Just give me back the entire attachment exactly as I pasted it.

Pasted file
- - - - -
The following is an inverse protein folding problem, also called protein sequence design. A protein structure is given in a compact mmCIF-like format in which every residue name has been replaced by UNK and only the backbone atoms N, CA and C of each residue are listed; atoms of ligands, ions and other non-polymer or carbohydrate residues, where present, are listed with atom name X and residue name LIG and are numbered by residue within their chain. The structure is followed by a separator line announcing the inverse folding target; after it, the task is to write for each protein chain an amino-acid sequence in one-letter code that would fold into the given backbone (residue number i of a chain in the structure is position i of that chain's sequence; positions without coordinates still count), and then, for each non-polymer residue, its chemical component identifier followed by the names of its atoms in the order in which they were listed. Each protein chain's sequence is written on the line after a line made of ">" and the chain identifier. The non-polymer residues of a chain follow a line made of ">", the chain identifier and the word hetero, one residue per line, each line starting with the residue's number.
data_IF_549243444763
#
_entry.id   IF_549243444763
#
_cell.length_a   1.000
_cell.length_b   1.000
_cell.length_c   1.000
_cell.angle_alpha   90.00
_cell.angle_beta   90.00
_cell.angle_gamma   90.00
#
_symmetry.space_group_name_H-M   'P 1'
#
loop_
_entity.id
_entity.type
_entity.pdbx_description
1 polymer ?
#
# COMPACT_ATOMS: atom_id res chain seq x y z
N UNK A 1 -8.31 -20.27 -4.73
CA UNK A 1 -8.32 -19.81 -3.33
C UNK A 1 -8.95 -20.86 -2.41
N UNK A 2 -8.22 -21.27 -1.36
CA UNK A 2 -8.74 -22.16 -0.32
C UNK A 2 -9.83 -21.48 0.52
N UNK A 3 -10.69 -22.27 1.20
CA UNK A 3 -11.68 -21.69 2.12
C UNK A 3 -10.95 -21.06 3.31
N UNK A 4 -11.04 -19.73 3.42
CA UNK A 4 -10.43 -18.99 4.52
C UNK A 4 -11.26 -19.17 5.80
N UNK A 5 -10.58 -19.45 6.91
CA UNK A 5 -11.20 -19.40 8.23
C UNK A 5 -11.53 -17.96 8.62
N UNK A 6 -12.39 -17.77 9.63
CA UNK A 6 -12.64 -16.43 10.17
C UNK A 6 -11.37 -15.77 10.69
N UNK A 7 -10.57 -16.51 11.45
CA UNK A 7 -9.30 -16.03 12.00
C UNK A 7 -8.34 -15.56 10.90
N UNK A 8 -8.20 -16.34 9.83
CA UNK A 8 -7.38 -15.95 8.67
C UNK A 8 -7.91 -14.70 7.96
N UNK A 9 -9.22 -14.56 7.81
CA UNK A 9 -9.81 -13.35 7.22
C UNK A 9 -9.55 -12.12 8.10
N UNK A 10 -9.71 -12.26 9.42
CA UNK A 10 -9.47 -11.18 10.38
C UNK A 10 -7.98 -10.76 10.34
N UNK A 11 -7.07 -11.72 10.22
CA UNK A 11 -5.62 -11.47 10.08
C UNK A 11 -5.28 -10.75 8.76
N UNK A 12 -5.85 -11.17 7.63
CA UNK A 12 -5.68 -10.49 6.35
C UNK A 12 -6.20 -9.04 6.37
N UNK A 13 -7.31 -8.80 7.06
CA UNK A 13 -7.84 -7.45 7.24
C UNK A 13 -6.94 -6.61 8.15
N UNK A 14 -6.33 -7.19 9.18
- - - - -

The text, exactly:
The following is an inverse protein folding problem, also called protein sequence design. A protein structure is given in a compact mmCIF-like format in which every residue name has been replaced by UNK and only the backbone atoms N, CA and C of each residue are listed; atoms of ligands, ions and other non-polymer or carbohydrate residues, where present, are listed with atom name X and residue name LIG and are numbered by residue within their chain. The structure is followed by a separator line announcing the inverse folding target; after it, the task is to write for each protein chain an amino-acid sequence in one-letter code that would fold into the given backbone (residue number i of a chain in the structure is position i of that chain's sequence; positions without coordinates still count), and then, for each non-polymer residue, its chemical component identifier followed by the names of its atoms in the order in which they were listed. Each protein chain's sequence is written on the line after a line made of ">" and the chain identifier. The non-polymer residues of a chain follow a line made of ">", the chain identifier and the word hetero, one residue per line, each line starting with the residue's number.
data_IF_549243444763
#
_entry.id   IF_549243444763
#
_cell.length_a   1.000
_cell.length_b   1.000
_cell.length_c   1.000
_cell.angle_alpha   90.00
_cell.angle_beta   90.00
_cell.angle_gamma   90.00
#
_symmetry.space_group_name_H-M   'P 1'
#
loop_
_entity.id
_entity.type
_entity.pdbx_description
1 polymer ?
#
# COMPACT_ATOMS: atom_id res chain seq x y z
N UNK A 1 -8.31 -20.27 -4.73
CA UNK A 1 -8.32 -19.81 -3.33
C UNK A 1 -8.95 -20.86 -2.41
N UNK A 2 -8.22 -21.27 -1.36
CA UNK A 2 -8.74 -22.16 -0.32
C UNK A 2 -9.83 -21.48 0.52
N UNK A 3 -10.69 -22.27 1.20
CA UNK A 3 -11.68 -21.69 2.12
C UNK A 3 -10.95 -21.06 3.31
N UNK A 4 -11.04 -19.73 3.42
CA UNK A 4 -10.43 -18.99 4.52
C UNK A 4 -11.26 -19.17 5.80
N UNK A 5 -10.58 -19.45 6.91
CA UNK A 5 -11.20 -19.40 8.23
C UNK A 5 -11.53 -17.96 8.62
N UNK A 6 -12.39 -17.77 9.63
CA UNK A 6 -12.64 -16.43 10.17
C UNK A 6 -11.37 -15.77 10.69
N UNK A 7 -10.57 -16.51 11.45
CA UNK A 7 -9.30 -16.03 12.00
C UNK A 7 -8.34 -15.56 10.90
N UNK A 8 -8.20 -16.34 9.83
CA UNK A 8 -7.38 -15.95 8.67
C UNK A 8 -7.91 -14.70 7.96
N UNK A 9 -9.22 -14.56 7.81
CA UNK A 9 -9.81 -13.35 7.22
C UNK A 9 -9.55 -12.12 8.10
N UNK A 10 -9.71 -12.26 9.42
CA UNK A 10 -9.47 -11.18 10.38
C UNK A 10 -7.98 -10.76 10.34
N UNK A 11 -7.07 -11.72 10.22
CA UNK A 11 -5.62 -11.47 10.08
C UNK A 11 -5.28 -10.75 8.76
N UNK A 12 -5.85 -11.17 7.63
CA UNK A 12 -5.68 -10.49 6.35
C UNK A 12 -6.20 -9.04 6.37
N UNK A 13 -7.31 -8.80 7.06
CA UNK A 13 -7.84 -7.45 7.24
C UNK A 13 -6.94 -6.61 8.15
N UNK A 14 -6.33 -7.19 9.18